As of 1st July 2007, changes were applied to the Queensland Fire and Rescue Service Act 1990, stating that every smoke alarm in a Queensland rental property requires ongoing maintenance. Under this legislation, Landlords or agents must test and clean each smoke alarm within 30 days prior to each tenancy change or renewal. Not only this, but each smoke alarm and battery must be replaced before the expiry date. The legislation prohibits the transfer of these responsibilities to the tenant.
New legislation as set out in the Building Fire Safety Regulation 2008, requires Queensland landlords to ensure a higher level of safety in their rental properties. These new requirements, which need to be in place by 1st January 2022 for rental properties, necessitate the following additional measures, over and above the standards set out in the Fire and Emergency Services Act 1990 and are as follows:
• Smoke alarms must be installed in every bedroom of a home
• All smoke alarms must be powered by either 240 volt or 10 year lithium battery
• All smoke alarms must be interconnected to each other
• All smoke alarms must be photoelectric rather than ionisation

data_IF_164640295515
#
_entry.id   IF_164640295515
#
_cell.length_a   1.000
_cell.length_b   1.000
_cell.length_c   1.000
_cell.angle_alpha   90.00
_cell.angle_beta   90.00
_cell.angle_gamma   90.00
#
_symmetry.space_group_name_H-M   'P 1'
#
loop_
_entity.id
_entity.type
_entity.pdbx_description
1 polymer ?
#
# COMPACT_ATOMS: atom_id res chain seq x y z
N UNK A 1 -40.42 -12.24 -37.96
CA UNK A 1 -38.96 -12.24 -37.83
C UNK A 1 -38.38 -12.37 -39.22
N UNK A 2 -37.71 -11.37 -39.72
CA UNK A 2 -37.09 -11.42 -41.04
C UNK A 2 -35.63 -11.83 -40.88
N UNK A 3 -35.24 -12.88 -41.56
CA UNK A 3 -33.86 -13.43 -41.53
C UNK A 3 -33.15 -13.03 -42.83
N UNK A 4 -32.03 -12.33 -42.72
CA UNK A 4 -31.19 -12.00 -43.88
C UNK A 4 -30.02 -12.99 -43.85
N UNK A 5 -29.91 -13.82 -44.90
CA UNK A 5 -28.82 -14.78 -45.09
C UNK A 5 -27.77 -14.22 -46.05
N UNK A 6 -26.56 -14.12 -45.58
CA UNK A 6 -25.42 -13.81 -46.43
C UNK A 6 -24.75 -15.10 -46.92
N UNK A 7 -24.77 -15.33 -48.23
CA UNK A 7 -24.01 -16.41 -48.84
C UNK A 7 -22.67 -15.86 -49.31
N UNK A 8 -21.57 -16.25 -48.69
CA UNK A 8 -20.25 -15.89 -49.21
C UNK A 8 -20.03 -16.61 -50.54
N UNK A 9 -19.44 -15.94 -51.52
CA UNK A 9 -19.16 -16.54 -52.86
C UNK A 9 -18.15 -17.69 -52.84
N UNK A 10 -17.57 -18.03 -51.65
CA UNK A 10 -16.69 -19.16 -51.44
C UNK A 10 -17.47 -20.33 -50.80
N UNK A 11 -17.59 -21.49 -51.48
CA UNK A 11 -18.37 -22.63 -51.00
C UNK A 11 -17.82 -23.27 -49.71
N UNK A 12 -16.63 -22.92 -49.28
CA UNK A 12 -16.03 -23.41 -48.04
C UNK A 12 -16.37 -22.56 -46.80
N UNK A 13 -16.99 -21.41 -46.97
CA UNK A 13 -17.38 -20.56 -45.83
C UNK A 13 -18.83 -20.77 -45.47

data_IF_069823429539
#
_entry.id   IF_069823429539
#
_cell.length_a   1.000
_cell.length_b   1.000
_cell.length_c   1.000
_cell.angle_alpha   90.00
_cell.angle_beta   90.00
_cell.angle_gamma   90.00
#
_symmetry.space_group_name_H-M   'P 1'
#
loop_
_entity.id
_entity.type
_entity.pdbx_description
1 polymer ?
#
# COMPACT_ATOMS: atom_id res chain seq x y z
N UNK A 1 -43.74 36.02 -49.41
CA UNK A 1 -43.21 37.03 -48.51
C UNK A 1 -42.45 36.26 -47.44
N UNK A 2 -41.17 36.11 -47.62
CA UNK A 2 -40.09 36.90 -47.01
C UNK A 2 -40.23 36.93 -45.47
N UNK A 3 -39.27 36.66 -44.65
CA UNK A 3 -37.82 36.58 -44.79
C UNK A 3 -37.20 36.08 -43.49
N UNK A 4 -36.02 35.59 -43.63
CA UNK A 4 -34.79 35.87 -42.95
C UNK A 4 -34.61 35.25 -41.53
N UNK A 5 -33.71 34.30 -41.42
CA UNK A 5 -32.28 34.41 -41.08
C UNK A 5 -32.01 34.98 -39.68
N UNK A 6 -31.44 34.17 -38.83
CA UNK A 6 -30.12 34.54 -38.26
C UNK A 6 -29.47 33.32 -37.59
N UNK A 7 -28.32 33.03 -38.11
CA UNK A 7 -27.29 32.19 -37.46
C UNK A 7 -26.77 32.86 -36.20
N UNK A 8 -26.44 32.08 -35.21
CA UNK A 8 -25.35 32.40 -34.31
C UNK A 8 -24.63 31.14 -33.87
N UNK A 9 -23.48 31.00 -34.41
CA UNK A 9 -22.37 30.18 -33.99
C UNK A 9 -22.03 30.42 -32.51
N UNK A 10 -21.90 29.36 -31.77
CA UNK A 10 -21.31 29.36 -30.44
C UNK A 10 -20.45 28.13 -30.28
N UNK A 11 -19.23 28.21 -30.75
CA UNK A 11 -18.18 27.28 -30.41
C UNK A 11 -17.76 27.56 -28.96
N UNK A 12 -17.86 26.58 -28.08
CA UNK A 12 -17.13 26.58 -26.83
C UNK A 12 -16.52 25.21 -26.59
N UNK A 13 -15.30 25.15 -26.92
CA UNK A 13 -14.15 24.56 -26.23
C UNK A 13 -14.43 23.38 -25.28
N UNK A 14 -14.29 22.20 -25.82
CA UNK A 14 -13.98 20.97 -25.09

(There is an ongoing responsibility to have smoke alarms tested and cleaned within 30 days prior to each tenancy change or renewal.)
If you are a landlord or home owner, find out what is involved to meet these stringent new standards, click the appropriate link at the bottom of this page.
Smoke alarm maintenance is governed by both State and Federal legislation and any person who does not comply with the relevant legislation is guilty of an offence.
Landlords who fail to take every practical step to ensure the safety of their tenants can face a multitude of unpleasant and unwanted consequences that, with the right guidance, can be easily avoided. As a Property Manager, Landlords entrust you with one of their greatest investments, which is a sizeable responsibility to shoulder. Here at Smoke Alarm Solutions, we aim to ease the burden in ensuring that your properties are compliant. Simply and efficiently.
Landlords must ensure that their rental property is properly fitted with the required number of working smoke alarms, complying with the Australian Standard (3786:2015), and that they are installed as outlined in the Building Code of Australia (BCA) part 126.96.36.199. This legislation is applicable to all states of Australia.